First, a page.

Question: Does temporary displacement due to extensive repairs eliminate a tenant’s right to reoccupy the property?
Answer: No. But structuring the lease appropriately is key to avoiding confusion and extra costs when the worst occurs.
Landlords have a duty to maintain safe, sanitary and habitable conditions for their tenants. But tenants don’t always (read: rarely) take care of the landlord’s property as if it was their own. Therefore, landlords need to protect themselves and their bottom lines from property damage.
If the property is destroyed or made uninhabitable, the landlord will need unhindered access to the property to fumigate or make the necessary repairs. [Calif. Civil Code §1954]
When this occurs, the tenant may terminate the lease. When the tenant does not terminate the lease, the landlord will repair the property and prorate the rent for the days the property is uninhabitable.
The landlord will request the tenant vacate the property for a certain number of days. [RPI Form 588]
Mutually agreed-to terms are set out in writing by the landlord and tenant when the landlord needs to repair or fumigate a property requiring temporary displacement. Unless otherwise agreed to, the landlord is responsible for the tenant’s costs of temporarily relocating, including the costs of:
- a hotel;
- pet boarding;
- meals if a kitchen at the replacement accommodation is not provided; and
- any other expense incurred due to the displacement.
Consider a rental unit subject to local rent control laws.
A landlord serves a tenant of a rent-controlled apartment a 60-day notice requiring the tenant to temporarily vacate the premises for the landlord to make necessary city-mandated repairs. The tenant refuses to vacate, and the landlord files an unlawful detainer (UD) action to remove the tenant. The tenant enters into an agreement giving the landlord possession of the premises on the condition the landlord pay the tenant’s relocation expenses and allow the tenant to reoccupy the property within 90 days as provided by rent control ordinances for completion of repairs.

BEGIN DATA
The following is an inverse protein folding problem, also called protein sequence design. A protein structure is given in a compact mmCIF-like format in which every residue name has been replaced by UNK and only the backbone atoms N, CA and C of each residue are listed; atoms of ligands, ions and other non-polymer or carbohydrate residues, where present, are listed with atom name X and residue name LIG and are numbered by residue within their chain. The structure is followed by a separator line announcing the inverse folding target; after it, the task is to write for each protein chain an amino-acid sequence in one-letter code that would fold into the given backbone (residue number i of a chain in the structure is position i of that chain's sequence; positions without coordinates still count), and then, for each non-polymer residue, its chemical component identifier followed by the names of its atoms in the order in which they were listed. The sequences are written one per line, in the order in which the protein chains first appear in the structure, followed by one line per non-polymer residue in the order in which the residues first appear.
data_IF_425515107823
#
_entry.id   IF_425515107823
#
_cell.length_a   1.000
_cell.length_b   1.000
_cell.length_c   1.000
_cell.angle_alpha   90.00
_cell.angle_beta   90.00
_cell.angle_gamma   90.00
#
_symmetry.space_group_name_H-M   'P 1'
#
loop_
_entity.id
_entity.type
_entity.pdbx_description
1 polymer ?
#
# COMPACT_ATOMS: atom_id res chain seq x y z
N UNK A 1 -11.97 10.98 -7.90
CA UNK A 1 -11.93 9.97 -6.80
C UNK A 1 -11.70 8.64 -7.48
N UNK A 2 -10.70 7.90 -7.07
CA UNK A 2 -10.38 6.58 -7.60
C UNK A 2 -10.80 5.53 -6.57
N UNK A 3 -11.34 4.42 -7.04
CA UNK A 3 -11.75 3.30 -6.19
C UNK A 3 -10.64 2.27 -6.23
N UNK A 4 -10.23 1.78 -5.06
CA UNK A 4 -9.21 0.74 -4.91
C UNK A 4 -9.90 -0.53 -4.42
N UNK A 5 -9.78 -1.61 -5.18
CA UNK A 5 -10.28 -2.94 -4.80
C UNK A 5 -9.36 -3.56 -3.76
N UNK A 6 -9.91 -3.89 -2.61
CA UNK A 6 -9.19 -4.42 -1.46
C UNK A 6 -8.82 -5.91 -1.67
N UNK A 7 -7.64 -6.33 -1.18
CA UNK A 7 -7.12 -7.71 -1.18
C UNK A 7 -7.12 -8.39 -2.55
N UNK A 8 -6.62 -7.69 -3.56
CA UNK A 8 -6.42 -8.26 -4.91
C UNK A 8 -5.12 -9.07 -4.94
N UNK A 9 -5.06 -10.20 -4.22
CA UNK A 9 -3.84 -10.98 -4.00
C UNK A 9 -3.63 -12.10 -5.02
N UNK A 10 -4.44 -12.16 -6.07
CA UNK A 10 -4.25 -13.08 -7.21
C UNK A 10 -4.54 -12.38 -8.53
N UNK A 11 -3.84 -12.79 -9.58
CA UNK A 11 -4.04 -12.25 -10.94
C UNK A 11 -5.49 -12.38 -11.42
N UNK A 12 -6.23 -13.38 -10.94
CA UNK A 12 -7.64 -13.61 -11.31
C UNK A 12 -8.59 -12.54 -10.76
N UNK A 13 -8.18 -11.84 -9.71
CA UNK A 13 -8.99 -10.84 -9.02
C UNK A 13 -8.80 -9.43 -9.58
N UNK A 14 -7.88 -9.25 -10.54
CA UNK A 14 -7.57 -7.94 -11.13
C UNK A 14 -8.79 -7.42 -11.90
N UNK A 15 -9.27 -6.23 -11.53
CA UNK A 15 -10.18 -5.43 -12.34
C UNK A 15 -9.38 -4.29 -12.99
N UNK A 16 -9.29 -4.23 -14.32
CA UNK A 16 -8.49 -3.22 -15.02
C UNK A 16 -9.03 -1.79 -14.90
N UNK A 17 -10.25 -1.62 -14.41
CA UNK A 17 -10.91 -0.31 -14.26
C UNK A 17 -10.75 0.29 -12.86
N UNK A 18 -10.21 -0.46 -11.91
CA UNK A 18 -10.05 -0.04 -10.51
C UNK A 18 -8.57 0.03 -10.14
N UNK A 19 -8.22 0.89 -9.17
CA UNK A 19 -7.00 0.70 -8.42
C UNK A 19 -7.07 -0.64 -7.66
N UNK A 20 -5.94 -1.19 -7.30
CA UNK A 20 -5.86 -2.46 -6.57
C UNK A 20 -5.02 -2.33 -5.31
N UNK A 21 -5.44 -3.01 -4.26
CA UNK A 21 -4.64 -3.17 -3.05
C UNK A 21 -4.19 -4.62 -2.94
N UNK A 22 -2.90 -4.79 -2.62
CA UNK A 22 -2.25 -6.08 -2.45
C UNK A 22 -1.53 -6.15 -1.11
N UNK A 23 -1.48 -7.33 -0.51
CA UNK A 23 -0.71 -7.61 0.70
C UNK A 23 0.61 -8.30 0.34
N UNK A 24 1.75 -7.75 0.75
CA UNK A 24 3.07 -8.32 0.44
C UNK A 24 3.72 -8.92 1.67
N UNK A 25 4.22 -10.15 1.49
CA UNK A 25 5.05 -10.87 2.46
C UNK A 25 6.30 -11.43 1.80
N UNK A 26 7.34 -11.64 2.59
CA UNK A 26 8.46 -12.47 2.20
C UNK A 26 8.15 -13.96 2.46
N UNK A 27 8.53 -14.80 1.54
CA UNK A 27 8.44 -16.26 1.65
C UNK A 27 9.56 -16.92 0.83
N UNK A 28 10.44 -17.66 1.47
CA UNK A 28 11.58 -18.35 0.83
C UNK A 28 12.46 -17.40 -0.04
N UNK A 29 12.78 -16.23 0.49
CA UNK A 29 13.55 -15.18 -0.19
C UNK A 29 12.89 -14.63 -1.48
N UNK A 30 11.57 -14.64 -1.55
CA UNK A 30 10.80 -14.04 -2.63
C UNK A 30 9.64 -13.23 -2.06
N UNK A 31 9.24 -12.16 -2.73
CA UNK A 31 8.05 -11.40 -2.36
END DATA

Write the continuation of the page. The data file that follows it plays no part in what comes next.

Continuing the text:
When the tenant tries to return after 90 days, the landlord refuses to allow the tenant to retake possession. The landlord claims the tenant has forfeited their tenancy since the tenant agreed to give the landlord complete possession of the unit only in response to the landlord’s UD action.
The tenant claims the landlord wrongfully retained possession of the unit. They demand the landlord pay the difference between the rent they were paying the landlord and the future rents they will be charged in a new apartment as a result of being forced to permanently relocate.
Did the landlord’s UD action eliminate the tenant’s right to reoccupy the property once repairs were complete?
No! The UD action did not constitute a permanent relinquishment of the leased property necessary to terminate the tenancy.
The course held the landlord needed to pay the tenant a sum equal to the difference between what the tenant would have paid for the remainder of the tenancy under rent control and the amount the tenant would pay at a new apartment. [Chacon v. Litke (2010) 181 CA4th 1234]
A prudent landlord requires their tenants to carry an insurance policy to cover the loss of goods, business and property. This insurance policy also needs to cover injury or loss of life occurring on the premises.
The landlord is never responsible for the tenant’s personal property, nor does the landlord’s insurance cover the tenant’s property. The tenant needs to insure their personal property against loss.
Commercial tenants need to obtain insurance against loss of business in case of a fire or other event affecting the property that causes them to temporarily shut down operations.
The landlord includes a provision in the lease agreement requiring the tenant to obtain insurance, naming the landlord as the additional insured. [RPI Form 550 §7]
The landlord may require the tenant submit proof of renter’s insurance within a certain timeframe of occupying the residence to ensure this has actually taken place.
Residential landlords may be tempted to rely on homeowners insurance to cover their rental property, but homeowners insurance is usually insufficient to fully cover a rental property.
Landlords maintain insurance on the property, to cover the replacement cost of:
- the building;
- tenant improvements;
- alterations; and
- the landlord’s personal property, including fixtures.
The insurance policy also covers loss of rent due to fire, vandalism and any other circumstances which make the property temporarily uninhabitable. It does not cover loss of rent when the tenant simply decides to vacate or when a replacement tenant cannot be obtained.
The landlord’s insurance also includes liability insurance, which protects the landlord from injuries occurring on the property. The tenant’s insurance includes this protection, but it’s important for the landlord to also carry liability insurance, as this type of insurance covers landlords when tenants or their guests injure themselves on the property and seek compensation from the landlord.
Renting to tenants brings with it many risks, including the loss of rent and unexpected repairs. But maintaining a robust insurance policy, and requiring tenants to do so too, will lessen the financial loss when these sorts of shocks occur.